- Eat a Piece of Fruit: Obviously you’re going to want to keep your potassium limits in mind when doing this, but a nice cold crisp apple can do wonders to sate a thirst and get the saliva flowing. Obviously this will help keep the doctor away as well! 😉
- Fizzy Cold Water: This is not one I’ve used, but some dialysis patients swear by it. Especially with a few drops of lemon juice or something similar for a nice cold drink with little phosphate or potassium.
- Drink Only When Thirsty: This one seems kinda obvious, until you actually think about it. Do you automatically have a coffee when you get up in the morning? Automatically pour one out when you sit down for a meal? Well try not doing that. Try only drinking when your body actually tells you that you’re thirsty. You might be surprised how little you drink during the day when you cut out the “automatics”
- Freeze Ginger Ale: Another one that I love. Drink the ginger ale as it melts. It’s nice and cold, and really helps get those saliva glands working.
- Rinse and Spit: You’ll need a little self control for this one, but rinsing and spitting nice cold water wets your mouth without adding to your fluid intake. Be careful not to start swallowing though!
- Strong Mint Before Drinking Water: Eating an extra strong mint or using a mouth spray before drinking cold water can give your mouth the shot of freshness you’re after. Remember to drink small sips though, as you don’t want to get that burning feeling in your mouth.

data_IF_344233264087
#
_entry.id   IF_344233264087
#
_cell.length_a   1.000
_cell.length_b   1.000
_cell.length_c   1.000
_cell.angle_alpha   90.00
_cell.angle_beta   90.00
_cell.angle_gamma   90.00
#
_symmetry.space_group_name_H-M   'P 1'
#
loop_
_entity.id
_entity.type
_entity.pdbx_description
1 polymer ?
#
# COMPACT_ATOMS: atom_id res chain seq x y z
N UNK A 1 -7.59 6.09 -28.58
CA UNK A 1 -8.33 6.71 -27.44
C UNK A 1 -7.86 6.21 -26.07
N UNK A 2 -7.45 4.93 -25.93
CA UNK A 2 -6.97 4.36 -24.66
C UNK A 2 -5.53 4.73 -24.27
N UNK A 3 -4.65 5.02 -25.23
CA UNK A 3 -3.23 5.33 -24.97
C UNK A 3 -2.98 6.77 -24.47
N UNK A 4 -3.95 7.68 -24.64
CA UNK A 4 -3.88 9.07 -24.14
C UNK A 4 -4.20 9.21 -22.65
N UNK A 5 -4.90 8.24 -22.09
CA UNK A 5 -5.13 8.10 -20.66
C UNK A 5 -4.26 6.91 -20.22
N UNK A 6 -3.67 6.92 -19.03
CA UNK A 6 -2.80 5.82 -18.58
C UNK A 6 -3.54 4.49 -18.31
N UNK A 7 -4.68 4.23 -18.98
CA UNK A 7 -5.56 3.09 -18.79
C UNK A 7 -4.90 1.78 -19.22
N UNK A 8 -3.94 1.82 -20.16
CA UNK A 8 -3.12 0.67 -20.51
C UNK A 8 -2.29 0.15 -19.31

- Splash Cold Water on Your Face, Hands and Wrists: It’s a well known fact that you lose a lot of your body heat through your face, hands and wrists, splashing cold water on them can help drop your core body temperature, decreasing your desire to drink.
- The Old Spoon in the Freezer Trick: When I was researching for this article, this one came up a couple of times. I have to admit that I’ve been doing this dialysis thing for twenty years and never heard of it. Apparently you put a metal spoon in the freezer, and when you’re thirsty, take it out and suck on it. I guess the idea is that it cools your mouth down without you taking any fluids. Must try it!
- Use Kids Sippy Cups: The idea here is that these cups are smaller than the normal cups you’d drink from. You also get the benefit that the sippy cups make you work for your drink, theoretically slowing your drinking down.
- Sweat: Another oldie but a goodie. Many seasoned dialysis pros use this one. When you sweat you lose fluid. So a solid workout, or even some time in a sauna can help you drop enough fluid for an extra drink (talk to your doc before you jump in a sauna – you’ll lose important electrolytes such as sodium and potassium in a sauna, which can be dangerous.)
- Slurpees and Crushed Ice: These have much less fluid than a cup of the same size filled with soda or water. They’re still a decent sized drink, and they’re nice and cold.
- Cut Out Milk: This has the double benefit of helping to keep your phosphate under control, as well as the fact that for some people, milk makes them thirsty.